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|Title:||An Analysis of the Science Education Problem of Teaching Density as Approached From Two Different Piagetian Research Perspectives: Operationalism and Constructivism|
|Author(s):||Emerick, Blanche Bante|
|Department / Program:||Education|
|Degree Granting Institution:||University of Illinois at Urbana-Champaign|
|Subject(s):||Education, Educational Psychology|
|Abstract:||This study examined the science education problem of junior high students not learning science concepts requiring formal operational reasoning--concepts such as density. A number of researchers have suggested classifying students into the Piagetian stages of concrete operations or formal operations. They have found that most junior high students can be classified as concrete operational.
The hypothesis of the present study was that, through clinical interviews with junior high students and classification criteria that were not task-specific, more students could be shown to be formal operational than had been reported on tests designed to classify students into stages. It was thought that such tests could underestimate the cognitive development of students by using criteria that are too restrictive and by using paper and pencil tests that preclude probing into student responses. Such probing was thought to be essential to eliciting students' highest levels of reasoning.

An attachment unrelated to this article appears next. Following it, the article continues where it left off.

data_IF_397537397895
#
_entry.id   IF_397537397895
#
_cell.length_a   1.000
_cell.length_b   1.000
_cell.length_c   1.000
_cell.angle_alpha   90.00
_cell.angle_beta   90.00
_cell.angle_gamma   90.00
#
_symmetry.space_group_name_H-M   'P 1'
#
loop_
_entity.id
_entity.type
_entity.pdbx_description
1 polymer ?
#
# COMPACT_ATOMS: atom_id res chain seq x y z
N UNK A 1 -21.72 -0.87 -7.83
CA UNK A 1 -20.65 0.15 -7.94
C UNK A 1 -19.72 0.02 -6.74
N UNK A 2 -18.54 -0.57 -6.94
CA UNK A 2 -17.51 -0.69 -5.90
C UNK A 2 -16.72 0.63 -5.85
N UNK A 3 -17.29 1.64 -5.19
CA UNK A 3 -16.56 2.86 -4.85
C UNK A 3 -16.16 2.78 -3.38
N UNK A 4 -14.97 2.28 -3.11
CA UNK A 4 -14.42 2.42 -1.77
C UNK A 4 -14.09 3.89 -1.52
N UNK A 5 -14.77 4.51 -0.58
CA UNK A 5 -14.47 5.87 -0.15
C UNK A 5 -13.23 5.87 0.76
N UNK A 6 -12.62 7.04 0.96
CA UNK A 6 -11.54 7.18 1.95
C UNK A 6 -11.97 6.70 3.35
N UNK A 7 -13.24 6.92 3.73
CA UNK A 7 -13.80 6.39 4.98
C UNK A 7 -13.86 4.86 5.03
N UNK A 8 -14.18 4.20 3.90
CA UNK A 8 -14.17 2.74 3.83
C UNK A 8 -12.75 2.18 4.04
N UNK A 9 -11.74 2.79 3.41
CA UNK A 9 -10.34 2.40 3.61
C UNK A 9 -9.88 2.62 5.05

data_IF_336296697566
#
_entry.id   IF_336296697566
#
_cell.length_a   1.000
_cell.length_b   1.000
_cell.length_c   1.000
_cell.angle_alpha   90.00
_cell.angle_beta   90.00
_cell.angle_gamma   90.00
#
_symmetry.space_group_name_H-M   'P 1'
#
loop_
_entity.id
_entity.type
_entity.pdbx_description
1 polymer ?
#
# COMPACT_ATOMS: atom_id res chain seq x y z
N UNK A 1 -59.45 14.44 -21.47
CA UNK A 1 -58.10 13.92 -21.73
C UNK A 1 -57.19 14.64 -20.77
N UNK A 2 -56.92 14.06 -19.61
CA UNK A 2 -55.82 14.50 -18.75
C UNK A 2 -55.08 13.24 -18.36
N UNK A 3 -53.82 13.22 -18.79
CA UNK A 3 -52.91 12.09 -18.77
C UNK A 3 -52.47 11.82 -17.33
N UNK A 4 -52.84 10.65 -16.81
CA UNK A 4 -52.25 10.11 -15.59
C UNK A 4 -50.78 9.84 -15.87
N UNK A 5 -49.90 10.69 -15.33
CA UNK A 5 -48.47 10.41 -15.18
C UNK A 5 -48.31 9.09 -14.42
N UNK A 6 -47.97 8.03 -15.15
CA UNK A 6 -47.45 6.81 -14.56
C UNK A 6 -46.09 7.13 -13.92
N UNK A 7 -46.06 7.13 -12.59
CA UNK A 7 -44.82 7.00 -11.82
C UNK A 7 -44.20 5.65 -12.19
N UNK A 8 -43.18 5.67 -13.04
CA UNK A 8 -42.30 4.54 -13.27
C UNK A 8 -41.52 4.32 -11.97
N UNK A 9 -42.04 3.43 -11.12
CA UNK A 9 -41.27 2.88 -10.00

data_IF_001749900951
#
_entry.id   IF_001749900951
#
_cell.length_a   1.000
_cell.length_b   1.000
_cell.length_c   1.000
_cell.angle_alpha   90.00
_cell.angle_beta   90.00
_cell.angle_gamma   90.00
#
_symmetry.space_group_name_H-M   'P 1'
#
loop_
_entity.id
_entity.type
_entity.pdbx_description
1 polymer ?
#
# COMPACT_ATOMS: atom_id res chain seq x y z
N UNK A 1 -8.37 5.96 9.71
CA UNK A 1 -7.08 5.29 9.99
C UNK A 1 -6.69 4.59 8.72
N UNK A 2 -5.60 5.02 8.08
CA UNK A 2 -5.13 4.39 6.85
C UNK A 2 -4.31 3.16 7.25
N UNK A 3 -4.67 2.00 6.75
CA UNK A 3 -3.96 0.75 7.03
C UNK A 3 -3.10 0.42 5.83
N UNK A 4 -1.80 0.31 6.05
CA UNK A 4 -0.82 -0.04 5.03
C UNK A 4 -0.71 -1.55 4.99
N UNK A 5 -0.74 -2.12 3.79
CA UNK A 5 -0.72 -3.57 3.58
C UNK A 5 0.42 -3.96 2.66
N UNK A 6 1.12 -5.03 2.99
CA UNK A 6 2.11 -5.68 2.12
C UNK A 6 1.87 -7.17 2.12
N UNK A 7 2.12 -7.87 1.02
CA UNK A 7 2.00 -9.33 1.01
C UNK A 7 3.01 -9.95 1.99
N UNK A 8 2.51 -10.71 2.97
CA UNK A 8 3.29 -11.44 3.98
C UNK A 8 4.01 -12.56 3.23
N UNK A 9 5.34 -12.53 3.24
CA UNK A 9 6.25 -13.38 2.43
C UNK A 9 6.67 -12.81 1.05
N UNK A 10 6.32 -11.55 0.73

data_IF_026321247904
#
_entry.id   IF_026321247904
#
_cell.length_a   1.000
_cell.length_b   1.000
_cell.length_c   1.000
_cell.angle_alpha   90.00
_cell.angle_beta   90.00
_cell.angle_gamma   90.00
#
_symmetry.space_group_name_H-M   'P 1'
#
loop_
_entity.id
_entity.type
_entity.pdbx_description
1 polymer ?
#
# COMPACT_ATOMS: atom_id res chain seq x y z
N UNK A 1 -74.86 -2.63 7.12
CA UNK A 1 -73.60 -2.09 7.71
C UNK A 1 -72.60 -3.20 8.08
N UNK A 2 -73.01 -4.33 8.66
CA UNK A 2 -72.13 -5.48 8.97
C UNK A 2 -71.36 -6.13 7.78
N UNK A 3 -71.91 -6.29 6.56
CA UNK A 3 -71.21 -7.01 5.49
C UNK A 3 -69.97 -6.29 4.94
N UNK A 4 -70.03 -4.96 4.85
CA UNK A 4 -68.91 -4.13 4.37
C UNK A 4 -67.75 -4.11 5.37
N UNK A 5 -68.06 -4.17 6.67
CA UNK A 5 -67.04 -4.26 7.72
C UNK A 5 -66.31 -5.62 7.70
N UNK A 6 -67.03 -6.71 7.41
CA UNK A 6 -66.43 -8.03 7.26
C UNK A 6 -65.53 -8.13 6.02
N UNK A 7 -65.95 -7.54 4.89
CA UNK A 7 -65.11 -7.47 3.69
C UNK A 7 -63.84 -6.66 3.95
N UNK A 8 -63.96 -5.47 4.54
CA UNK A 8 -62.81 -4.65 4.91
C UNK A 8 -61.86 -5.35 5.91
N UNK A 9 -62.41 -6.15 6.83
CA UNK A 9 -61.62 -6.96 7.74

The method employed was to conduct clinical interviews with fifteen junior high science students. When the behavior on the interviews was mapped onto the criterial attributes of stages, 33 percent of the subjects demonstrated formal operational reasoning, a finding that suggests that tests can underestimate the cognitive development of students. An unanticipated finding was that all subjects demonstrated preoperational behavior at least once. That range of behavior across stages suggests that classifying students into single-stage categories is of little assistance to teachers making curriculum decisions.
It was discovered that some subjects did have a concept of density, although it was not the formal operational concept of density. It appears that their concept of density is the culmination of a long process of construction of intuitions, perceptions, and operations, possibly beginning during infancy. The concepts of density held by those subjects can be thought of collectively as a concrete operational concept of density. The concept involves thoughts on the composition of objects, relationships among parts, the role that holes play, and logical multiplication. The role that teachers might play is to assist the construction of the formal operational concept of density from the concrete operational concept of density.
Thesis (Ph.D.)--University of Illinois at Urbana-Champaign, 1983.
|Date Available in IDEALS:||2014-12-15|